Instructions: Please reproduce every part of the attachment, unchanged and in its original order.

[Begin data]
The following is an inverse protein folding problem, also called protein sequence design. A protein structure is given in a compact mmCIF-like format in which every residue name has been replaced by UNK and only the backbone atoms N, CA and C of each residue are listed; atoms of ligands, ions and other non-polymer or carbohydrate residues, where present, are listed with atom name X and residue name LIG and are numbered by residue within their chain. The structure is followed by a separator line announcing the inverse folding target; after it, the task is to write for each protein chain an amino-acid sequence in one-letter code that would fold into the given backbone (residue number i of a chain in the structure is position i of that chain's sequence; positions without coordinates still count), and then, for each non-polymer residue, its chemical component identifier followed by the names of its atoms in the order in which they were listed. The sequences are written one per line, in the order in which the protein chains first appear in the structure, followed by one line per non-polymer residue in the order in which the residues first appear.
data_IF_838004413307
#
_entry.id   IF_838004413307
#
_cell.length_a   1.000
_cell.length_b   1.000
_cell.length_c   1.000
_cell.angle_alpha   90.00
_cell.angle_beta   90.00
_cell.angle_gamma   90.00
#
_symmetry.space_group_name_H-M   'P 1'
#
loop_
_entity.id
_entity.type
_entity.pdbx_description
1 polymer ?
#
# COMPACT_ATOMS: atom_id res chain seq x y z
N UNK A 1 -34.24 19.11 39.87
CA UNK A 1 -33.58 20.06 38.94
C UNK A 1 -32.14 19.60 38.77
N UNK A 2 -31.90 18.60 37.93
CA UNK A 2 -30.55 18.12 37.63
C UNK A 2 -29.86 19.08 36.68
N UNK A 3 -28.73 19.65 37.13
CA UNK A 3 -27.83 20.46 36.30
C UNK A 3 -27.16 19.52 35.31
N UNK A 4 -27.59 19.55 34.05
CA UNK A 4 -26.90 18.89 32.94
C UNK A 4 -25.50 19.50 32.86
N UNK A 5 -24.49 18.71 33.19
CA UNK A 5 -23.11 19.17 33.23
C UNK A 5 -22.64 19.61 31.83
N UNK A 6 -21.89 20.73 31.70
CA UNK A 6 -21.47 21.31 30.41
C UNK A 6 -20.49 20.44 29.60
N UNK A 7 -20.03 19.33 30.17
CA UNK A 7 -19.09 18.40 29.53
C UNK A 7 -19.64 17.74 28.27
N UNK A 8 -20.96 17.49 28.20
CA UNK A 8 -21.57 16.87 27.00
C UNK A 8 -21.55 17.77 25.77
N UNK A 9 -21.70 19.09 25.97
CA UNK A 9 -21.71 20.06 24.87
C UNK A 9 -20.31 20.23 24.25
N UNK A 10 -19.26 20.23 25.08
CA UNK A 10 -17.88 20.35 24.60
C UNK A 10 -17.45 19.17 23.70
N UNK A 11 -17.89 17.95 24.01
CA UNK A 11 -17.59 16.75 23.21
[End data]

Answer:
The following is an inverse protein folding problem, also called protein sequence design. A protein structure is given in a compact mmCIF-like format in which every residue name has been replaced by UNK and only the backbone atoms N, CA and C of each residue are listed; atoms of ligands, ions and other non-polymer or carbohydrate residues, where present, are listed with atom name X and residue name LIG and are numbered by residue within their chain. The structure is followed by a separator line announcing the inverse folding target; after it, the task is to write for each protein chain an amino-acid sequence in one-letter code that would fold into the given backbone (residue number i of a chain in the structure is position i of that chain's sequence; positions without coordinates still count), and then, for each non-polymer residue, its chemical component identifier followed by the names of its atoms in the order in which they were listed. The sequences are written one per line, in the order in which the protein chains first appear in the structure, followed by one line per non-polymer residue in the order in which the residues first appear.
data_IF_838004413307
#
_entry.id   IF_838004413307
#
_cell.length_a   1.000
_cell.length_b   1.000
_cell.length_c   1.000
_cell.angle_alpha   90.00
_cell.angle_beta   90.00
_cell.angle_gamma   90.00
#
_symmetry.space_group_name_H-M   'P 1'
#
loop_
_entity.id
_entity.type
_entity.pdbx_description
1 polymer ?
#
# COMPACT_ATOMS: atom_id res chain seq x y z
N UNK A 1 -34.24 19.11 39.87
CA UNK A 1 -33.58 20.06 38.94
C UNK A 1 -32.14 19.60 38.77
N UNK A 2 -31.90 18.60 37.93
CA UNK A 2 -30.55 18.12 37.63
C UNK A 2 -29.86 19.08 36.68
N UNK A 3 -28.73 19.65 37.13
CA UNK A 3 -27.83 20.46 36.30
C UNK A 3 -27.16 19.52 35.31
N UNK A 4 -27.59 19.55 34.05
CA UNK A 4 -26.90 18.89 32.94
C UNK A 4 -25.50 19.50 32.86
N UNK A 5 -24.49 18.71 33.19
CA UNK A 5 -23.11 19.17 33.23
C UNK A 5 -22.64 19.61 31.83
N UNK A 6 -21.89 20.73 31.70
CA UNK A 6 -21.47 21.31 30.41
C UNK A 6 -20.49 20.44 29.60
N UNK A 7 -20.03 19.33 30.17
CA UNK A 7 -19.09 18.40 29.53
C UNK A 7 -19.64 17.74 28.27
N UNK A 8 -20.96 17.49 28.20
CA UNK A 8 -21.57 16.87 27.00
C UNK A 8 -21.55 17.77 25.77
N UNK A 9 -21.70 19.09 25.97
CA UNK A 9 -21.71 20.06 24.87
C UNK A 9 -20.31 20.23 24.25
N UNK A 10 -19.26 20.23 25.08
CA UNK A 10 -17.88 20.35 24.60
C UNK A 10 -17.45 19.17 23.70
N UNK A 11 -17.89 17.95 24.01
CA UNK A 11 -17.59 16.75 23.21